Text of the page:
The Supreme Court has nearly unrestrained discretion to set its own agenda. 1 See, e.g., 28 U.S.C. § 1254(1) (2018) (explaining, simply, that federal cases “may be reviewed by the Supreme Court by . . . writ of certiorari granted upon the petition of any party to any civil or criminal case, before or after rendition of judgment or decree”); id. § 1257(a) (providing a similar explanation for state cases presenting federal questions); see also Alexander M. Bickel, The Least Dangerous Branch: The Supreme Court at the Bar of Politics 197 (1962) (describing the Court’s unparalleled power over “whether, when, and how much to adjudicate”). It could, if it wanted, grant review in only bankruptcy, patent, and tax cases. 2 But cf. Act of Mar. 3, 1891, Pub. L. No. 51-517, § 6, 26 Stat. 826, 828 (modifying the Court’s mandatory appellate jurisdiction to exclude revenue and bankruptcy cases, among others, making such cases reviewable only by writ of certiorari). Or it could focus on only Second Amendment challenges. Or it could choose to be a criminal court, summarily rejecting every petition for a writ of certiorari in a civil case.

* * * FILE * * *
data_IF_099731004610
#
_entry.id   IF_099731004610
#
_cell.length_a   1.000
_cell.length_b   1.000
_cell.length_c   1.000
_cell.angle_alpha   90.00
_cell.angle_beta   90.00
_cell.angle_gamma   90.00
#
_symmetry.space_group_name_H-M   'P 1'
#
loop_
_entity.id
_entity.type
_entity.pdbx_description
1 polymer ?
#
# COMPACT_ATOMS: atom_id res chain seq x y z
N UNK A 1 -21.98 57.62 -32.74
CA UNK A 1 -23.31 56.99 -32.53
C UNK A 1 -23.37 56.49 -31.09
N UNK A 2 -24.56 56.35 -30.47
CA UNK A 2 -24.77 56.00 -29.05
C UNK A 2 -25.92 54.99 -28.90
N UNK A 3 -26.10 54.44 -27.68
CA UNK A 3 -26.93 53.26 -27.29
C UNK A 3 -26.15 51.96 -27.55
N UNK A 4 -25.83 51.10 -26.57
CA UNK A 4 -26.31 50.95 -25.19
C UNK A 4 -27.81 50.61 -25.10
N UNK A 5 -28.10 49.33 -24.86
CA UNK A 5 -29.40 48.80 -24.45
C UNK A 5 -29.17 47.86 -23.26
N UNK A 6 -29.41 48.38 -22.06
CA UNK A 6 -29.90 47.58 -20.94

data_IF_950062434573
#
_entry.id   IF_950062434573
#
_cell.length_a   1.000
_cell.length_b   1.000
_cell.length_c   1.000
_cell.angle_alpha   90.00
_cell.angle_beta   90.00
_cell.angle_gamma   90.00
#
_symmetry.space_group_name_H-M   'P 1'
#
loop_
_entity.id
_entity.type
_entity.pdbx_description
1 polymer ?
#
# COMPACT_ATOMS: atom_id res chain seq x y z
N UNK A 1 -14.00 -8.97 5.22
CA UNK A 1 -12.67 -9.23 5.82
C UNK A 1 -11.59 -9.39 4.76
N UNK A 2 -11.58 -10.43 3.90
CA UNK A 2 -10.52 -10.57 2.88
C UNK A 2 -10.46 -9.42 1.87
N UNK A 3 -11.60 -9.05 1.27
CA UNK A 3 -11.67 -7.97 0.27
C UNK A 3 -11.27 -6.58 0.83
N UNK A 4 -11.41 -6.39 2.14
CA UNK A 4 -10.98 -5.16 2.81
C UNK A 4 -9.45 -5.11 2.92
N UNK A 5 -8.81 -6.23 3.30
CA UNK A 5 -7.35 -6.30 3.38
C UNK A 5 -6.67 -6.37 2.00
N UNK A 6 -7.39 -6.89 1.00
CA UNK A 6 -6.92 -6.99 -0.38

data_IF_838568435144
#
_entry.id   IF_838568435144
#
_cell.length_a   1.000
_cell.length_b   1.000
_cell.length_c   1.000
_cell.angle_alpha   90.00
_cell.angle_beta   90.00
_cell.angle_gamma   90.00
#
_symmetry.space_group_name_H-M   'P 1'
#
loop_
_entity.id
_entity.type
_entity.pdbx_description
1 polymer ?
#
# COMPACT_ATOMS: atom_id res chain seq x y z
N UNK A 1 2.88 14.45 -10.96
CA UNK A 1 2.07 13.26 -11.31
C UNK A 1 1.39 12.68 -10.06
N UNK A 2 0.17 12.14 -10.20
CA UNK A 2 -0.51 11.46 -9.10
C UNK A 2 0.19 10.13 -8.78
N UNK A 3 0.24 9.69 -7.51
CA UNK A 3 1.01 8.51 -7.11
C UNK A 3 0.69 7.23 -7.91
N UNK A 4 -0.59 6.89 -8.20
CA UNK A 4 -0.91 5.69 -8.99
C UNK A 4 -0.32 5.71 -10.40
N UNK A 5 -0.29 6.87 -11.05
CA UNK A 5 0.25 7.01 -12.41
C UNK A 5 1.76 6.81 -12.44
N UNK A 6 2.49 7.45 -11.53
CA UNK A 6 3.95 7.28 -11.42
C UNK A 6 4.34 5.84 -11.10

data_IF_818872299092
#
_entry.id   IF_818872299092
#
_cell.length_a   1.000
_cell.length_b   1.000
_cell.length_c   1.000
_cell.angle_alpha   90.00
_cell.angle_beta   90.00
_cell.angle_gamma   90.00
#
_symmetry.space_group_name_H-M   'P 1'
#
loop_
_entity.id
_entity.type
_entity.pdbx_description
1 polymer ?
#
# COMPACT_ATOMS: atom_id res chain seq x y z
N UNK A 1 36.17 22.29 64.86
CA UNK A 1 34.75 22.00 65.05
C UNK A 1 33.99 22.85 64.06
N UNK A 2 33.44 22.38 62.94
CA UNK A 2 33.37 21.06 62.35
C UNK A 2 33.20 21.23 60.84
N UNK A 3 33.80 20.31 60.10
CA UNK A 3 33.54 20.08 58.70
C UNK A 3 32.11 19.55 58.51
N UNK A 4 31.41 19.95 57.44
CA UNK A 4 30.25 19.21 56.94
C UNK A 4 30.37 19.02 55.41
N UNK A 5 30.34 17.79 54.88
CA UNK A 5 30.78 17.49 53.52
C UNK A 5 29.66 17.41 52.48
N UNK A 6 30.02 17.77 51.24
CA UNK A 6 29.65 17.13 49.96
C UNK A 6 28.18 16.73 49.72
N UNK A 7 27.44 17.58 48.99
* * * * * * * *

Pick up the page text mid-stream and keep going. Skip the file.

In practice, the Court’s approach to docket selection is not so ex­treme. It is widely understood that the dominant standard for certiorari is conflict. The Supreme Court is most likely to grant review where there is a split in authority among, say, the federal courts of appeals. 3 Sup. Ct. R. 10(a)–(b); see also H.W. Perry, Jr., Deciding to Decide: Agenda Setting in the United States Supreme Court 246 (1991) (“Without a doubt, the single most important generalizable factor in assessing certworthiness is the existence of a conflict or ‘split’ in the circuits.”); Amanda Frost, Overvaluing Uniformity, 94 Va. L. Rev. 1567, 1631–32 (2008) (“[T]he presence of a conflict remains by far the most important criteria in the Court’s case selection . . . .”). This is because of a longstanding view that federal law should be uniform—that, for ex­ample, a federal statute should apply the same way in Kansas City, Kansas, as it does in Kansas City, Missouri. 4 See, e.g., Nichols v. United States, 578 U.S. 104, 108 (2016) (describing a circuit split that gave rise to one outcome for a defendant living in “the Kansas City area—on the Missouri side” and a different outcome for a defendant on the Kansas side). For an argu­ment that such splits play an outsized role in the Court’s docket-setting procedures, see Frost, supra note 3, at 1631–32. Commentators dating to the nation’s founding have described the Court’s primary function as “to unite and assimilate the principles of national justice and the rules of national deci­sions.” 5 The Federalist No. 82, at 494 (Alexander Hamilton) (Clinton Rossiter ed., 1961); see also Boag v. MacDougall, 454 U.S. 364, 368 (1982) (Rehnquist, J., dissenting) (“The debates in the Constitutional Convention make clear that the purpose of the establishment of one supreme national tribunal was, in the words of John Rutledge of South Carolina, ‘to secure the national rights [and] uniformity of [judgments].’” (quoting Fred M. Vinson, Work of the Federal Courts, Address Before the American Bar Association (Sept. 7, 1949))); Perry, supra note 3, at 246; Frost, supra note 3, at 1631–32. And many Justices, past and present, have also echoed this domi­nant rationale for review, often suggesting that the Court is duty-bound to establish a uniform federal law. 6 See, e.g., City of San Francisco v. Sheehan, 575 U.S. 600, 610 (2015) (“[C]ertiorari jurisdiction exists to clarify the law . . . .”); Bullock v. BankChampaign, N.A., 569 U.S. 267, 273, 276 (2013); Thompson v. Keohane, 516 U.S. 99, 106 (1995); Key v. Doyle, 434 U.S. 59, 67–68 (1977); Tidewater Oil Co. v. United States, 409 U.S. 151, 170 (1972); Hanna v. Plumer, 380 U.S. 460, 463 (1965); Magnum Import Co. v. Coty, 262 U.S. 159, 163 (1923); Lau Ow Bew v. United States, 144 U.S. 47, 58 (1892); Martin v. Hunter’s Lessee, 14 U.S. (1 Wheat.) 304, 347–48 (1816) (Story, J.) (noting that the Supreme Court’s appellate jurisdic­tion highlights “the importance, and even necessity of uniformity of decisions throughout the whole United States,” finding that disuniformity “would be truly deplorable”); see also Kansas v. Marsh, 548 U.S. 163, 183 (2006) (Scalia, J., concurring). Indeed, some Justices have traced this ob­ligation to a tacit trade between the Court and Congress, suggesting that the Court implicitly promised to ensure geographic uniformity in federal law in exchange for greater docket discretion. 7 See Perry, supra note 3, at 248; Margaret Meriwether Cordray & Richard Cordray, The Philosophy of Certiorari: Jurisprudential Considerations in Supreme Court Case Selection, 82 Wash. U. L.Q. 389, 436–37 (2004) (“[S]ome believe that the legislation was based on an explicit commitment that the Justices made to Congress to protect the uni­formity of federal law in return for Congress’ ceding the Court so much control over case selection.”) [hereinafter Cordray & Cordray, Philosophy of Certiorari]; but see Perry, supra note 3, at 248 (quoting a Justice as disagreeing with this understanding of the 1925 Judges’ Bill).